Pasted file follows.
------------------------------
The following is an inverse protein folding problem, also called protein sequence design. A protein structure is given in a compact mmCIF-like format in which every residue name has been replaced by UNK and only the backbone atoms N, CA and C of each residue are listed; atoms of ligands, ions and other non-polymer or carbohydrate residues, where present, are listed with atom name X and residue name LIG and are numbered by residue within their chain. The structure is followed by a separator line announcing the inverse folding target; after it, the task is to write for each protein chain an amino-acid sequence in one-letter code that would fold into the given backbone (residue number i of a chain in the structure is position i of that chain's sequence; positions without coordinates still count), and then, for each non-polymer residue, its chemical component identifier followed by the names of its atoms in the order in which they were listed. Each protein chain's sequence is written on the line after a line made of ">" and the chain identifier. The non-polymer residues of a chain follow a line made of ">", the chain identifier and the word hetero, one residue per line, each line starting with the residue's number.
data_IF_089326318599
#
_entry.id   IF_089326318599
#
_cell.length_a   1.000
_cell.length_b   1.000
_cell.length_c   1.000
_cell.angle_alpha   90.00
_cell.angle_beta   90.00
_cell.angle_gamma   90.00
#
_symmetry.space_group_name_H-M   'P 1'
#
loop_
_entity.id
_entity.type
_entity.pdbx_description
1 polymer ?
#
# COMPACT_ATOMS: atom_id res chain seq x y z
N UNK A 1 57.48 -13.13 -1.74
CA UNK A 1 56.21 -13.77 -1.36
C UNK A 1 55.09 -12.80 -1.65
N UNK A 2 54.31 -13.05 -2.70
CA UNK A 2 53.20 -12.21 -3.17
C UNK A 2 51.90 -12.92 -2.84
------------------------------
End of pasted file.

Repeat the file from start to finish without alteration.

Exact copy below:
The following is an inverse protein folding problem, also called protein sequence design. A protein structure is given in a compact mmCIF-like format in which every residue name has been replaced by UNK and only the backbone atoms N, CA and C of each residue are listed; atoms of ligands, ions and other non-polymer or carbohydrate residues, where present, are listed with atom name X and residue name LIG and are numbered by residue within their chain. The structure is followed by a separator line announcing the inverse folding target; after it, the task is to write for each protein chain an amino-acid sequence in one-letter code that would fold into the given backbone (residue number i of a chain in the structure is position i of that chain's sequence; positions without coordinates still count), and then, for each non-polymer residue, its chemical component identifier followed by the names of its atoms in the order in which they were listed. Each protein chain's sequence is written on the line after a line made of ">" and the chain identifier. The non-polymer residues of a chain follow a line made of ">", the chain identifier and the word hetero, one residue per line, each line starting with the residue's number.
data_IF_089326318599
#
_entry.id   IF_089326318599
#
_cell.length_a   1.000
_cell.length_b   1.000
_cell.length_c   1.000
_cell.angle_alpha   90.00
_cell.angle_beta   90.00
_cell.angle_gamma   90.00
#
_symmetry.space_group_name_H-M   'P 1'
#
loop_
_entity.id
_entity.type
_entity.pdbx_description
1 polymer ?
#
# COMPACT_ATOMS: atom_id res chain seq x y z
N UNK A 1 57.48 -13.13 -1.74
CA UNK A 1 56.21 -13.77 -1.36
C UNK A 1 55.09 -12.80 -1.65
N UNK A 2 54.31 -13.05 -2.70
CA UNK A 2 53.20 -12.21 -3.17
C UNK A 2 51.90 -12.92 -2.84